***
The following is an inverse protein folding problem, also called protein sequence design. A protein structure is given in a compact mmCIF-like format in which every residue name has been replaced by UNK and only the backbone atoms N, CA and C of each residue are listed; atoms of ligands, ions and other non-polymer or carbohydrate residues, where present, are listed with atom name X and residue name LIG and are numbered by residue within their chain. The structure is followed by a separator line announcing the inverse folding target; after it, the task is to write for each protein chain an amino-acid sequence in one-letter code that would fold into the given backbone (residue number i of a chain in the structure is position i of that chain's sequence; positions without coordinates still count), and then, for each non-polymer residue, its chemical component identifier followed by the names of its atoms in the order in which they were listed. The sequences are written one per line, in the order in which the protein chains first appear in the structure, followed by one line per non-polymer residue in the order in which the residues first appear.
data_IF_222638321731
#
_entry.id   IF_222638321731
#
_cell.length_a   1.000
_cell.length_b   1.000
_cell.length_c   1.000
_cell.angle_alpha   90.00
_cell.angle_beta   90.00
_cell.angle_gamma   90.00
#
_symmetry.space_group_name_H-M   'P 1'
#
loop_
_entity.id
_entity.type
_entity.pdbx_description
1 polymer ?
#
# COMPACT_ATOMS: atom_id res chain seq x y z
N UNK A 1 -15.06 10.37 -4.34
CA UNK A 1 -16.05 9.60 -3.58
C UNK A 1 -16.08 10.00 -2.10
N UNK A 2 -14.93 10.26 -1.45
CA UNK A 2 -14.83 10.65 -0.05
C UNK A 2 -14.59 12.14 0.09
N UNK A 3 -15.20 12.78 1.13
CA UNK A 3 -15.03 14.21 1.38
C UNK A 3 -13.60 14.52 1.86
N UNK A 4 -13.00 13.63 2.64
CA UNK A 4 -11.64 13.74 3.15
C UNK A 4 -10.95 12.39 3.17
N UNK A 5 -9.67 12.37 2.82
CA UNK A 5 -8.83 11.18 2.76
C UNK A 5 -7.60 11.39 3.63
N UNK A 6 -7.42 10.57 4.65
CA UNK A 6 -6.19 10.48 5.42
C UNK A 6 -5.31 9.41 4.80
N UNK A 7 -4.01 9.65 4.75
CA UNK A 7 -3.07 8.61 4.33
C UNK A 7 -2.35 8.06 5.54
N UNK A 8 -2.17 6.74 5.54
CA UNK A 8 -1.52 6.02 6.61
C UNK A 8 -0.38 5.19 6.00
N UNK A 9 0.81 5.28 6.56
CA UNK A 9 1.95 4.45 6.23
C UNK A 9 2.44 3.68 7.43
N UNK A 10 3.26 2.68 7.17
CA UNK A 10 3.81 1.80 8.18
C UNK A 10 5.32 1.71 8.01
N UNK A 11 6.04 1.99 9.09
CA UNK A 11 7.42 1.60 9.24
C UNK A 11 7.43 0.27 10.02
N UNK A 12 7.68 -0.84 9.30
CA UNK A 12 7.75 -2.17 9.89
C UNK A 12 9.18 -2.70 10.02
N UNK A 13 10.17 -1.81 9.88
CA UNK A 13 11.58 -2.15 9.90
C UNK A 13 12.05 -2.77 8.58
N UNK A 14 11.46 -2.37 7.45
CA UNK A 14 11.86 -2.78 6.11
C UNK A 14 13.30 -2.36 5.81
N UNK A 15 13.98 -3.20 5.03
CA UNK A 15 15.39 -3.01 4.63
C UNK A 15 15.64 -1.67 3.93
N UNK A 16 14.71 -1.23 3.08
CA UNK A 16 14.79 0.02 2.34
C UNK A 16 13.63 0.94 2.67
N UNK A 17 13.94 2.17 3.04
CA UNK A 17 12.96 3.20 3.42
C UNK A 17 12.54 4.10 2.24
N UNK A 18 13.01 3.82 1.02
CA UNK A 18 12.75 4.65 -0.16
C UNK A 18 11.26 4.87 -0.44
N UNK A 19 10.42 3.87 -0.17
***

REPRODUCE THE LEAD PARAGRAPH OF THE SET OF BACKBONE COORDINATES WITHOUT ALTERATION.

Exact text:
The following is an inverse protein folding problem, also called protein sequence design. A protein structure is given in a compact mmCIF-like format in which every residue name has been replaced by UNK and only the backbone atoms N, CA and C of each residue are listed; atoms of ligands, ions and other non-polymer or carbohydrate residues, where present, are listed with atom name X and residue name LIG and are numbered by residue within their chain. The structure is followed by a separator line announcing the inverse folding target; after it, the task is to write for each protein chain an amino-acid sequence in one-letter code that would fold into the given backbone (residue number i of a chain in the structure is position i of that chain's sequence; positions without coordinates still count), and then, for each non-polymer residue, its chemical component identifier followed by the names of its atoms in the order in which they were listed. The sequences are written one per line, in the order in which the protein chains first appear in the structure, followed by one line per non-polymer residue in the order in which the residues first appear.